On a number of occasions, I have been in the presence of young children and watched or listened as they babble away, as if they are having a conversation. In the early stages, their parents often respond with things like “oh really?” or “ya” to indicate to the child that they are listening. When the child reaches the next stage, they start to pick up actual words and put them into their conversations. When they use words such as “yes” or “no” I would find that it was generally very clear, but when they start learning more words, I found it difficult to understand. Actually, it still sounded like babbling to me, but then I would hear the parent respond with something like “Oh you’re hungry” or “Is this the toy you were looking for?” and the child would be satisfied. I would look on feeling both impressed and a bit guilty for being the only one who didn’t understand. I felt particularly bad when the child was speaking directly to ME and the parent would then “translate” the request, making it sound so simple.

I have finally learned that it’s like a whole other language and unless you have already learned that child’s particular language, you are not going to understand. Not the type you will learn in a book, but the kind you learn by immersing yourself into it, aka being that child’s parent or working with them every day. The youngest one I look after was at that stage when I first began working with them. She knew a few words, but I found it difficult to understand. I was told it’s important to talk to them at that age because that’s how to learn new words. It felt a bit strange, talking away to a child who wasn’t really responding. So I would just talk about what I was doing…”okay, let’s put on your sweater, now your shoes...first the left foot…and the now the right foot…” Slowly, she started to add new words by repeating something that her mom or I had just said.  For instance, if I said, “would you like some pancakes?” She would respond with “ya” or “pancake”. When I’ve only said 5 words, it’s pretty easy to understand or guess at what she’s just said. Now, having previously heard her say these words, I understand when she says them to me again later because I am familiar with how it sounds when she says it. And now, she is at the stage where she tries to repeat the majority of the words I say. So in the few short months that I’ve known her, her vocabulary has grown and I am able to understand. So, here we are, I’ve finally learned the “language” and looking after young children isn’t so difficult after all.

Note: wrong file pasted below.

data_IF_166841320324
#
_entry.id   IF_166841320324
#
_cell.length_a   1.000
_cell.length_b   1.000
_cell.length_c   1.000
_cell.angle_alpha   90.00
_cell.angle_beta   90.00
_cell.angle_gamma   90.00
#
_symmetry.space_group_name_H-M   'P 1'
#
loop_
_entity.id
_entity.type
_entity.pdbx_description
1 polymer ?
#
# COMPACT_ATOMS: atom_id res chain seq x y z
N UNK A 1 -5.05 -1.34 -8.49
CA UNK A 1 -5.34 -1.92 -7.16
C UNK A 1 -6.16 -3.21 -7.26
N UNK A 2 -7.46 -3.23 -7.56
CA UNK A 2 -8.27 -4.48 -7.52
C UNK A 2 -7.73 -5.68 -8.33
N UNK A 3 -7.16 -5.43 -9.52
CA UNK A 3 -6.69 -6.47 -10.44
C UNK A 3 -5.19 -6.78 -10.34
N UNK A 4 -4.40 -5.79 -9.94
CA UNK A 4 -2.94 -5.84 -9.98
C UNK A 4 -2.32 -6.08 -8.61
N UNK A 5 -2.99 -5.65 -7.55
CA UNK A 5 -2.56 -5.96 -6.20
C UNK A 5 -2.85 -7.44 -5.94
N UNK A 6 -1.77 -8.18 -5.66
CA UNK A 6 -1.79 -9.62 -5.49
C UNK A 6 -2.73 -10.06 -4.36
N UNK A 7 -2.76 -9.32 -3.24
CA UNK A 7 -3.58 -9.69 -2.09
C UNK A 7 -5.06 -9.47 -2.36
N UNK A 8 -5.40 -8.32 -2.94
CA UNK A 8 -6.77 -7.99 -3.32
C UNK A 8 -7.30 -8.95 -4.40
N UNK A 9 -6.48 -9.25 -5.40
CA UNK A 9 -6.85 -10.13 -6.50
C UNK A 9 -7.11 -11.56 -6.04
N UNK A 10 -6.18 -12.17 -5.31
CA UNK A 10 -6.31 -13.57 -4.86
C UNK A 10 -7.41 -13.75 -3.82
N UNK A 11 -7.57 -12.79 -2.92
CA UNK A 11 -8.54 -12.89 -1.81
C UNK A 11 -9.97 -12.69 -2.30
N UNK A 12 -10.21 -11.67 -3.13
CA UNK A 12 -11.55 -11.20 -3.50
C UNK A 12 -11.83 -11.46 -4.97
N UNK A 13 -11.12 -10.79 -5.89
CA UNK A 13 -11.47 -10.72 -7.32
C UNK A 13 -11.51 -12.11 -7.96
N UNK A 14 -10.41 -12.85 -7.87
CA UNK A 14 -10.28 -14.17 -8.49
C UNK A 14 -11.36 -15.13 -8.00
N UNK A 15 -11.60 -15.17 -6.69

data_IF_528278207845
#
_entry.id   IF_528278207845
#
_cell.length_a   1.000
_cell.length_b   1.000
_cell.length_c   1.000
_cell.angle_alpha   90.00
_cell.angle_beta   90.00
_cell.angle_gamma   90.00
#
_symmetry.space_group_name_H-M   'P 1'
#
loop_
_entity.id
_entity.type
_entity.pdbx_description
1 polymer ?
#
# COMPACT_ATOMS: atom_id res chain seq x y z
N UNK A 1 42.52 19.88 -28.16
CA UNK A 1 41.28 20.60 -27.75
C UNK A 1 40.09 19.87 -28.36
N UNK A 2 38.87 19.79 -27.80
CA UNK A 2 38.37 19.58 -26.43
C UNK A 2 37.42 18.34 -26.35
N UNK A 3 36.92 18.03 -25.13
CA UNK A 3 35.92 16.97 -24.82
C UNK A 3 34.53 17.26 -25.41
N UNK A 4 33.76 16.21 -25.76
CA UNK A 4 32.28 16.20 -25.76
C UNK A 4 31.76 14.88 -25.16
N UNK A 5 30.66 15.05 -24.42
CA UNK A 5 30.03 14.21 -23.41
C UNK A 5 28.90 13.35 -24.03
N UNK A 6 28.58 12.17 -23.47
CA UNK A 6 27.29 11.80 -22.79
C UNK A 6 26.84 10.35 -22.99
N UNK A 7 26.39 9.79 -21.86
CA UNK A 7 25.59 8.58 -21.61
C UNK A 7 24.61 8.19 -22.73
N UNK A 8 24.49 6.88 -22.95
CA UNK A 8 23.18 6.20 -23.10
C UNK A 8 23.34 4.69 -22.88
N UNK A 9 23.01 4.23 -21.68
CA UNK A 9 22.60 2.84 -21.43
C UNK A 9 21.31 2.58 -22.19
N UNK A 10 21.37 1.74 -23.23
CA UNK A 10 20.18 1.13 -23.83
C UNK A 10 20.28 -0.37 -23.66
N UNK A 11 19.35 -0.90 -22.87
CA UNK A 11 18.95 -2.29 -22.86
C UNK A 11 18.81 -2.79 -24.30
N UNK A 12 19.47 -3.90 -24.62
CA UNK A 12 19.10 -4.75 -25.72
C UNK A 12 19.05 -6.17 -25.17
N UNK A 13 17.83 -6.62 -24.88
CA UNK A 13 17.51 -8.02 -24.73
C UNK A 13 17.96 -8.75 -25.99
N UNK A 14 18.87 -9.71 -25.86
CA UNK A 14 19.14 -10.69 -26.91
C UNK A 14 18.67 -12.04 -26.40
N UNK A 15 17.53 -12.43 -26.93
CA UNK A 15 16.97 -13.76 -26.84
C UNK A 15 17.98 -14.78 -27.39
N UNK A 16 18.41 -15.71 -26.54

Sunday, 1 January 2012

Transporting a Canadian Style Christmas into Germany

Matt and I stayed in Germany for Christmas and decided we would make our own Christmas Dinner.
We decided we would get a small chicken instead of a turkey and got all of the ingredients to make stuffing, broccoli salad and mashed potatoes. That was the easy part. Neither of us have ever cooked or prepared a chicken with legs and wings, stuffed one, or really ever watched the process so the end result could either be delicious or a huge disaster.

The Baking I Did
I wrote home for the directions to make the stuffing and broccoli salad and asked the family I’m working with how to go about preparing and cooking the chicken. I’ve watched them make it a few times and it didn’t seem overly complicated. I also acquired the directions on how to make chicken noodle soup with the leftover chicken and carcass. I finally received the measuring spoons and cups from home and made a variety of Christmas squares and cookies in advance.

Christmas Day was now finally here and how did everything pan out?
Cinnamon Pull-Apart Bread
I got up and decided I would make a Cinnamon Sugar Pull-Apart Bread that I found using StumbleUpon for breakfast. I read over the directions for the first time to discover that the dough has to be left to rise for at least an hour and its best done the night before and then left in the fridge over night. FAIL. I guess that’s why you should always read the directions in advance. The initial part 30-40 minutes and then had to sit…so we wouldn’t be having it for breakfast. We decided to have a morning snack instead with our coffee and we opened the presents we had gotten for each other and the ones that our family had shipped over from Canada.

Ernie the Chicken
By this time this was done, the dough had risen and was ready to be rolled out. Overall, It took approximately three hours so we ended up having it around 11:30 with mimosas. It was fantastic and worth the wait.  It seems in Germany instead of giving bottles of wine, people give you bottles of Champagne instead (still a good alternative). Fortunately the three hour bread was the only thing that went wrong all day. That and the fact that the only things we bought at the grocery store were the ingredients to make the big dinner and breakfast. Our European mini fridge would not accommodate another thing. We had pasta the previous night for dinner and no appetizers for Christmas day or too many options for snacks...cookies, squares and some tangerines.

Our Christmas Table
We stuffed and seasoned Ernie the chicken and the rest off the afternoon was spent cutting up and peeling the
rest of the vegetables and skyping with our families.  Everything was ready shortly after six. Ernie exited the oven looking pretty good; upside down and looking as if he might just run right out of the pan, but pretty damn good none the less. The meal was delicious and clean-up afterward wasn’t that difficult. I finished off the evening with my moms family displaying me on their TV screen through skype and having all 10 of them hold their Christmas presents up to the camera to show me their new possessions so I could feel as though I was actually there with them.

Overall, it was a successful first Christmas together and the Canadian traditions lived on!
Matt and I About to Enjoy Christmas Dinner